The Rev. Dr. Robert S. Langworthy, preaching
March 5, 2023
A thousand years ago, a group of Vikings led by Erik the Red sailed from Norway to the landmass of Greenland and established Norse colonies along its coast. Those colonies, eventually becoming home to 5,000 people, were socially cohesive and economically viable. They lasted 450 years…and then vanished.
While we think of Vikings as seafaring raiders, they saw themselves as farmers and ranchers whose success was measured in cattle. Therefore, they didn’t think of the environment when they deforested the terrain to create pastureland and let it be overgrazed by their cows. Soon the arctic winds and rains carried the fertile but thin topsoil away into oblivion. Then, first, the Viking cows and, afterward, the Vikings themselves started starving to death.
Now just off the Greenland shore is one of the richest fishing grounds in the world. Thus, taking up fishing would have been a simple and effective way to feed themselves. Yet, all the archeological evidence suggests that the Vikings chose to starve to death rather than to let go of their identity as cattle ranchers. Archeologists have unearthed lots of cow bones, but no fish bones to speak of.
In his book Collapse: How Societies Choose to Fail or Succeed, UCLA professor Jared Diamond argues that communities typically die, not due to some cataclysmic change, but to their turning inward, perpetuating their cultural model at all costs and holding on to an identity that once fit the times, but ceased to.
For decades I bought my razor blades for shaving in stores. But then times changed, shoplifting increased, blades had to be locked up, and customers had to track down an employee with a key to get them – lest you set off an alarm and are shot with blow darts. As a friend back then quipped, “It’s like they don’t want you to have what they say they want you to have.”
Some entrepreneurs, however, thought outside the box, formed mail-order companies like Dollar Shave Club and Harry’s, and took a big bite out of the market share of Gillette, the company that had dominated the shaving market since 1901. Though Gillette eventually started a mail order branch itself, it lost many a customer – including me.
How did Gillette let that happen? It had turned inward and was looking at things from the company’s perspective rather than from that of consumers. Set on holding on to its long-established business models and customary practices, it paid little mind to its present or its potential customers. Hence, it ended up serving neither itself nor consumers well.
Of course, churches are not commercial businesses, but they may also turn inward and look at things from the perspective of preserving their cultural identity and customary practices. They may forget they exist to serve more people than their own, and give little mind to how they, in changing times, might devise new ways to serve those outside the “inner circle”. Their attitude occasions some to quip, “It’s like they don’t want you to have what they say they want you to have.”
Yes, the church is a family God created, but it is one God created to bless “all the families of the earth”.
God started that one family, with Abram its first father – and with us his distant descendants. God started our family right after the fiasco of the arrogantly ambitious Tower of Babel project. The confusion that ensued resulted in the human race becoming, no longer the “one people” the Bible describes it to be before Babel, but a people “scattered…abroad over the face of all the earth” and incapacitated for understanding, let alone relating with, each other. So God, with Abram, embarked on making one little family that He’d build into “a great nation” whom He’d “bless” and who would in turn “be a blessing” by which “all the families of the earth” would be “blessed.”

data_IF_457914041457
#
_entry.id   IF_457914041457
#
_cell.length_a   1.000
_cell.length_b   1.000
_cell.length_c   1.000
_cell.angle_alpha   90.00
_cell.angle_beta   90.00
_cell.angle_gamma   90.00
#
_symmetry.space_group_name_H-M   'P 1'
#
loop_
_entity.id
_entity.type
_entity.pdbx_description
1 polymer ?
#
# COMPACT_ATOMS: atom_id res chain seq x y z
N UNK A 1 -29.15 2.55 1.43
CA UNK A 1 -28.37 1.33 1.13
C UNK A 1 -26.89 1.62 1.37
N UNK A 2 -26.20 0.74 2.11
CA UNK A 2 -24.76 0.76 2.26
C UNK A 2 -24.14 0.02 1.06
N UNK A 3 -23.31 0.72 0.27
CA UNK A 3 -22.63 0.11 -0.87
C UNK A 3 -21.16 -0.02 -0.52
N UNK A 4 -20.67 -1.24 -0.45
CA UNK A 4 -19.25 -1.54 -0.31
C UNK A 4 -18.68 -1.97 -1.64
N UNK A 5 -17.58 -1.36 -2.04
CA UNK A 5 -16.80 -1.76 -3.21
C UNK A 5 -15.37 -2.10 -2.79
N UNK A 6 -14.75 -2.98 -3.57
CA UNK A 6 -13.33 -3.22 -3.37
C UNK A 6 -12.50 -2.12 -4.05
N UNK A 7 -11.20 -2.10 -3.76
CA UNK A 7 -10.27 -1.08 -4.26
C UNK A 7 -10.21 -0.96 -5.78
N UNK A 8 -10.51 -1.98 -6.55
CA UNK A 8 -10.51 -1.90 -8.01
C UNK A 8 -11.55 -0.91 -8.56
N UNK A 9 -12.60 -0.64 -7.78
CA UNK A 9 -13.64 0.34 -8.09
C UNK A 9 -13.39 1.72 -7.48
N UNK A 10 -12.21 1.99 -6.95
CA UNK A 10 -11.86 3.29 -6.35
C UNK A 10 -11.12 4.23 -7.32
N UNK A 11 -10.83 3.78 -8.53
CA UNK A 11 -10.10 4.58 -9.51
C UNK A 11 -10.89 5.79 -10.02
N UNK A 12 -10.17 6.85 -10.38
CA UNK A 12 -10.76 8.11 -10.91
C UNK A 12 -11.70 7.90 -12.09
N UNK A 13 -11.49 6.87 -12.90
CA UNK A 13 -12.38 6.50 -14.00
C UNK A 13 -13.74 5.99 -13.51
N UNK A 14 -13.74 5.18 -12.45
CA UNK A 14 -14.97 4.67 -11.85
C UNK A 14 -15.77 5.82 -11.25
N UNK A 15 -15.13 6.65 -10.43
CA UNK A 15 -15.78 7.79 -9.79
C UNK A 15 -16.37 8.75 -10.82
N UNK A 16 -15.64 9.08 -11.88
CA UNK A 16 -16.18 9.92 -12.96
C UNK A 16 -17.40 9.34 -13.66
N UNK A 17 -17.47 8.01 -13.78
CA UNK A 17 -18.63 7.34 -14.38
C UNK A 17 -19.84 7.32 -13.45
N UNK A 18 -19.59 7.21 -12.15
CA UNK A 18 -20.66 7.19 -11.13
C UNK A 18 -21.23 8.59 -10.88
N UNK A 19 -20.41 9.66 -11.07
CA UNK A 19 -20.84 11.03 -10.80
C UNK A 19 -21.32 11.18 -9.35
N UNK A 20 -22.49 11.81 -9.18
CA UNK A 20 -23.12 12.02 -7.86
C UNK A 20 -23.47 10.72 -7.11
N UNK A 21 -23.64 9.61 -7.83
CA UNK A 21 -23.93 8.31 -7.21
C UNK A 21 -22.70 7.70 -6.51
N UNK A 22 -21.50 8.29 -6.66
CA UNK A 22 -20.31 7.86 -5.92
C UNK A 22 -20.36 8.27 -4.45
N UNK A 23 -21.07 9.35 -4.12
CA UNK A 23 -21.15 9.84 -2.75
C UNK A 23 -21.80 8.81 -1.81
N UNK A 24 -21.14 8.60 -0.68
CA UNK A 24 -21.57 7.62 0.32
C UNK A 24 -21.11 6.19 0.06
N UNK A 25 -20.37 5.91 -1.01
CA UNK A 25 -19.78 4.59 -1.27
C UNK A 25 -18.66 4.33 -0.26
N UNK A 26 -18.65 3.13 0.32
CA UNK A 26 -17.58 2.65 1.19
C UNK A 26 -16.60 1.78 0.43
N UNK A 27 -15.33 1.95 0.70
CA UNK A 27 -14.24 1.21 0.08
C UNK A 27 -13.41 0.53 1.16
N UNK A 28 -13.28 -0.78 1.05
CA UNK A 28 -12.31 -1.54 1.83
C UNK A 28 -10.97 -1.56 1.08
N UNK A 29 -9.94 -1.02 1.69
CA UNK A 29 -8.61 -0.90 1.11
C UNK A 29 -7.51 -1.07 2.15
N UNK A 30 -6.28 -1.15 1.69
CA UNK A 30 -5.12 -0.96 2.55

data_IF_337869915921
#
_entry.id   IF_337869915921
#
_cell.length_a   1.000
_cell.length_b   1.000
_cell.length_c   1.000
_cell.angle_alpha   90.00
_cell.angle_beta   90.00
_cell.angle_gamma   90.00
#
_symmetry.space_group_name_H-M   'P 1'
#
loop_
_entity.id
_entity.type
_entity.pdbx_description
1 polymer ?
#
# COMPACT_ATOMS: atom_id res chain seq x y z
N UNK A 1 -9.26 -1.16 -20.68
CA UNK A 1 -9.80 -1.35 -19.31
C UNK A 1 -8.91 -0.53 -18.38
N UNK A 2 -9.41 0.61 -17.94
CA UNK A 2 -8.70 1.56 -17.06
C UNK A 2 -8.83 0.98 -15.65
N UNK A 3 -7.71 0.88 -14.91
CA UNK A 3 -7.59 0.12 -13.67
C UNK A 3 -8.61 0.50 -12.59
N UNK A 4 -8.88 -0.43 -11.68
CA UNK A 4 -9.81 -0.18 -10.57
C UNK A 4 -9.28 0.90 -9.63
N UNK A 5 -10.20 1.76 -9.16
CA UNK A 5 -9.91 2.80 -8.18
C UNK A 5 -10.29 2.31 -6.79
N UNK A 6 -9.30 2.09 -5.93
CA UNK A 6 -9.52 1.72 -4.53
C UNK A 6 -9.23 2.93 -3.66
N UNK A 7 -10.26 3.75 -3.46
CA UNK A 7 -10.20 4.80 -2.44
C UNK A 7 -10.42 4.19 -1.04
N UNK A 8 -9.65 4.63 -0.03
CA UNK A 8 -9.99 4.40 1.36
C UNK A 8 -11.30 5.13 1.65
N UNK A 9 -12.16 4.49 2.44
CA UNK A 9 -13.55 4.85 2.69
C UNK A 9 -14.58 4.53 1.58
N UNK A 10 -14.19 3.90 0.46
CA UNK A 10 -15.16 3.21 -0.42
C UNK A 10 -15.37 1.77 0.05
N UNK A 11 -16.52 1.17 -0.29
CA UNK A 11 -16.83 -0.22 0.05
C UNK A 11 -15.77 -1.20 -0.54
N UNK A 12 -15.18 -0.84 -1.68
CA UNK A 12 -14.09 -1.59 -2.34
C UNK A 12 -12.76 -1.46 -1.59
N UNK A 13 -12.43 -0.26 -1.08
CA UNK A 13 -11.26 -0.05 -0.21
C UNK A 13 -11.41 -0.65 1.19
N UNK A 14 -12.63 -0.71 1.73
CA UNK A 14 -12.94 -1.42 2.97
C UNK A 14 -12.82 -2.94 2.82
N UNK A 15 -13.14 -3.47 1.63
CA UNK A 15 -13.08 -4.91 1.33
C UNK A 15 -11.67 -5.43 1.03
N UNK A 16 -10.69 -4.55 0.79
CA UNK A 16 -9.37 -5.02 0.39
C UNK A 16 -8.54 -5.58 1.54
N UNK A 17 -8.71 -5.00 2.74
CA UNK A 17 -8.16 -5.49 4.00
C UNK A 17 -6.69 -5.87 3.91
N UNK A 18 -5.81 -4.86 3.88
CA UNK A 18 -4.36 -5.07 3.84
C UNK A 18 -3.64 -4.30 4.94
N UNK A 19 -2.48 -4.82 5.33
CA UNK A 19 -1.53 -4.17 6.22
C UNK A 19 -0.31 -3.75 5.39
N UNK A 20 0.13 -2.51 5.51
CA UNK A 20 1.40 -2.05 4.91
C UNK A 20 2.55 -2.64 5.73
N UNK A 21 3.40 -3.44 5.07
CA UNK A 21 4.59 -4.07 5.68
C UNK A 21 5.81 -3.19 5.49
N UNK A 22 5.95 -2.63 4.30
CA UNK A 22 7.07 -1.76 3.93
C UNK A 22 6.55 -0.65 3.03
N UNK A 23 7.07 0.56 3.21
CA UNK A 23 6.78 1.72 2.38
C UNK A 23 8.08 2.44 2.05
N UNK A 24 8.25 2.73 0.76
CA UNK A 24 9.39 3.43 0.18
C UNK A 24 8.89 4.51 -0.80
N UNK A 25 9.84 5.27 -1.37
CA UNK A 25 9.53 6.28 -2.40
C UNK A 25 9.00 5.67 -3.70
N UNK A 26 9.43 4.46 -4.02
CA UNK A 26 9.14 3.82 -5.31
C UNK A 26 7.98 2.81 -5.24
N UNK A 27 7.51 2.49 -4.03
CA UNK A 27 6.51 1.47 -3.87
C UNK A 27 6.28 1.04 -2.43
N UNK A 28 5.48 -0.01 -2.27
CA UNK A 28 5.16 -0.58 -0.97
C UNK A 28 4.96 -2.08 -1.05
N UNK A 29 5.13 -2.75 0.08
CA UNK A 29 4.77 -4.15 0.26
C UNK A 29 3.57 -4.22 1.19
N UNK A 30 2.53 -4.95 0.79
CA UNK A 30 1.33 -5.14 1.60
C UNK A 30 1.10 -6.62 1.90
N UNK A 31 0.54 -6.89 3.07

If we are Abram’s family and embrace its God-given mission, how can we make decisions without an outward look as well as an inward one? How can we ponder our future just for our own sake, and not also for the sake of those we are meant to serve? How can we fail to reach out to all kinds of people from all kinds of families? How can we fail to get to know them better that we might find out how we might bless them?
How do we even begin to find out? We can start by imitating our father Abram who, to fulfill the family mission, left the comfortable cocoon of his “country”, his “kindred” and his “father’s house”; and ventured out into unfamiliar lands that God would show him. We too can leave the church cocoon and venture out into unfamiliar lands that God will show us: into community groups, coffee shops, volunteer gatherings, parks where we play, neighborhoods where we walk. We can, like Abram, “go”, and see what happens – as we pray for chances to make new acquaintances and nurture development of friendships, as we seek God’s grace to be the respectful, kind and generous-hearted people folks want to know better, as we invite them over to our home or favorite snack spot for a treat and some talk, as we convey (either obviously or obliquely) that they matter to us, and to God.
And, if ever they decide to check out church, we can stay at their side to make them feel at home, to show them the ropes, and to introduce them to everyone.
It’s not easy. It’s costly in time, effort and sacrifice. And I for one don’t know how to do it all that well. But I believe that if I, or any of us, keep trying and praying we’ll learn as we go and we’ll play some part in God’s blessing “all the families” out there.
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